After the second river crossing, the base where we would climb onto Gulkana Glacier was finally in our sights. All that was left to reach the glacier was a short, muddy walk. With the worst behind us, we started confidently hiking towards the ice. We were towards the back of the group and soon began hearing surprised yelps from those in the front. The seemingly solid, flat ground leading up to the edge of the glacier was much less firm than it looked. While stepping on larger rocks was still relatively stable, stepping into the mud or gravel areas would result in a cold, wet, and dirty leg as you sank into the swamp. This area was made of glacial silt, which is very fine particles of rock that are created by glaciers. Glacial silt is also what causes some glacial lakes (such as Lake Louise in Banff, Alberta) to be turquoise in color.
By the time the group realized we were in the middle of a glacier soup, we were too close to turn back. Each member of the group tried in vain to navigate successfully through the treacherous mud. Some people escaped relatively unscathed with only the sole of their boot covered in muck. Others were less lucky and had to extricate their entire ankle or lower leg from the goop. We landed in the middle of this range; both of us had boots completely covered in the mud by the time we made it to the edge of the glacier.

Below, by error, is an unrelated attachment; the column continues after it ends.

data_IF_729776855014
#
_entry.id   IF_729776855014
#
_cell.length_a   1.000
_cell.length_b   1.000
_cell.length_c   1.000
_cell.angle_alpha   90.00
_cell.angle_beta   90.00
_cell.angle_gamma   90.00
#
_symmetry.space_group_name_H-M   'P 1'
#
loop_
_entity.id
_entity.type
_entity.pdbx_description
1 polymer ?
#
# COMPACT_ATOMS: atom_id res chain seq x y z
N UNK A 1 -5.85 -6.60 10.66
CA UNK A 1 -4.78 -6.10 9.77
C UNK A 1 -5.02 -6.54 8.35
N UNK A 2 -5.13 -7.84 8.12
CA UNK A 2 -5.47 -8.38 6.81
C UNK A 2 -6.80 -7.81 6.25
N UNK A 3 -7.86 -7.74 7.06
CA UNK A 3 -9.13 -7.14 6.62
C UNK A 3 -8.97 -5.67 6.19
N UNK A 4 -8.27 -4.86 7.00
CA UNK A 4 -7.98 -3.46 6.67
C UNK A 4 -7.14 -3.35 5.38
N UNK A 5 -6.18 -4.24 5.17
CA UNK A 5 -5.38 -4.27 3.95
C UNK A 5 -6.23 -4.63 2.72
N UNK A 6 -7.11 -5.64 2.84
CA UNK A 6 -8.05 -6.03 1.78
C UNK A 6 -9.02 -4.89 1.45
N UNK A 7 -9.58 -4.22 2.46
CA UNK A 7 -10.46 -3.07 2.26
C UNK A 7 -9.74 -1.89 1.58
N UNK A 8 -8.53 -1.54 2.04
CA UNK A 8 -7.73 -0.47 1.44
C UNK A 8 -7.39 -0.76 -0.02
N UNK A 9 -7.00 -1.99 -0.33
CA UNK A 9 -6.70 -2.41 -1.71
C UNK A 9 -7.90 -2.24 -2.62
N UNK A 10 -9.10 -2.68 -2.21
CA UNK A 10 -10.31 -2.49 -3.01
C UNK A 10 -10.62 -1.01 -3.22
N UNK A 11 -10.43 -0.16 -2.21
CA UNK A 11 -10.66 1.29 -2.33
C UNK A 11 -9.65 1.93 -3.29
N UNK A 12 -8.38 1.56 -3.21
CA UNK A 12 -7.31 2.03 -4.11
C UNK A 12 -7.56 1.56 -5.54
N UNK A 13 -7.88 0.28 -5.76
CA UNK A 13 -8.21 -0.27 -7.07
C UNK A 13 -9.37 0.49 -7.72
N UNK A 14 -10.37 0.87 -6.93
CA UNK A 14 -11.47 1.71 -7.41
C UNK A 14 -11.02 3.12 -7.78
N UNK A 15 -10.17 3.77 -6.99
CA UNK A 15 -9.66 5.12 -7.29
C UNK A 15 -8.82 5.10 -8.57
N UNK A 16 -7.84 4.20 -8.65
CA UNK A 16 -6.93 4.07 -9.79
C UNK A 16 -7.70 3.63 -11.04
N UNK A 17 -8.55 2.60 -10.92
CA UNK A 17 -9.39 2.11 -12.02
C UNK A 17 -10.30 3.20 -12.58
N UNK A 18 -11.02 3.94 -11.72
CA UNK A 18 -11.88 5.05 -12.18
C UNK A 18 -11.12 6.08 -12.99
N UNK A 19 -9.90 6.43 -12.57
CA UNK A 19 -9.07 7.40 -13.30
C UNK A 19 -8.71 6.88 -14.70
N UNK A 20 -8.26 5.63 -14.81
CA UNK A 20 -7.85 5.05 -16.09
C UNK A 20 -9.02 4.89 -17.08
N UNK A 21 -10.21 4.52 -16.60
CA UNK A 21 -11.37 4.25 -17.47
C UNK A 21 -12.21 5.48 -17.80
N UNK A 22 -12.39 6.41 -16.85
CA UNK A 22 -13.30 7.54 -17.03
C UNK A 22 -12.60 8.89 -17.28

Once we recovered from the shock of the freezing mud, we pulled out our crampons and got ready to hike onto the glacier. Neither of us knew what to expect. Though Dave studies glaciers, he works with debris-covered glaciers and had never hiked on exposed ice. We were pleasantly surprised to find that walking up the relatively steep edge of the glacier in our crampons was as easy as walking on a trail (and much easier than getting through the glacial silt!). We made our way up the glacier, with frequent stops to admire different scientific phenomena. Regine showed the group how to safely check for unstable ice or hidden crevasses, and she pointed out interesting features like moulins (a vertical glacial river) and ablation stakes used by previous scientists to measure glacial melt.
We spent about two hours hiking around on the glacier. It was an awesome learning experience. Every few steps revealed another beautiful or interesting feature to admire, and it was scenery unlike anything else we’d seen so far in Alaska. Eventually, the rain and cold temperatures prompted us to make our way off the glacier and journey back to the car. The trip back was filled with the same obstacles, but the excitement over seeing Gulkana Glacier and the promise of a warm car helped us make it back without issue. After taking a few minutes to change in to warm, dry clothes and grab a snack, we were back on the road and made it to Fairbanks by 10:00 PM. Though we were tired from the long, busy day, we both agreed that seeing Gulkana Glacier was an incredible experience. We feel lucky to live relatively close to such cool natural features, and we’re looking forward to the next day of exploration.
Leigh joins me in writing about our adventures living in Alaska.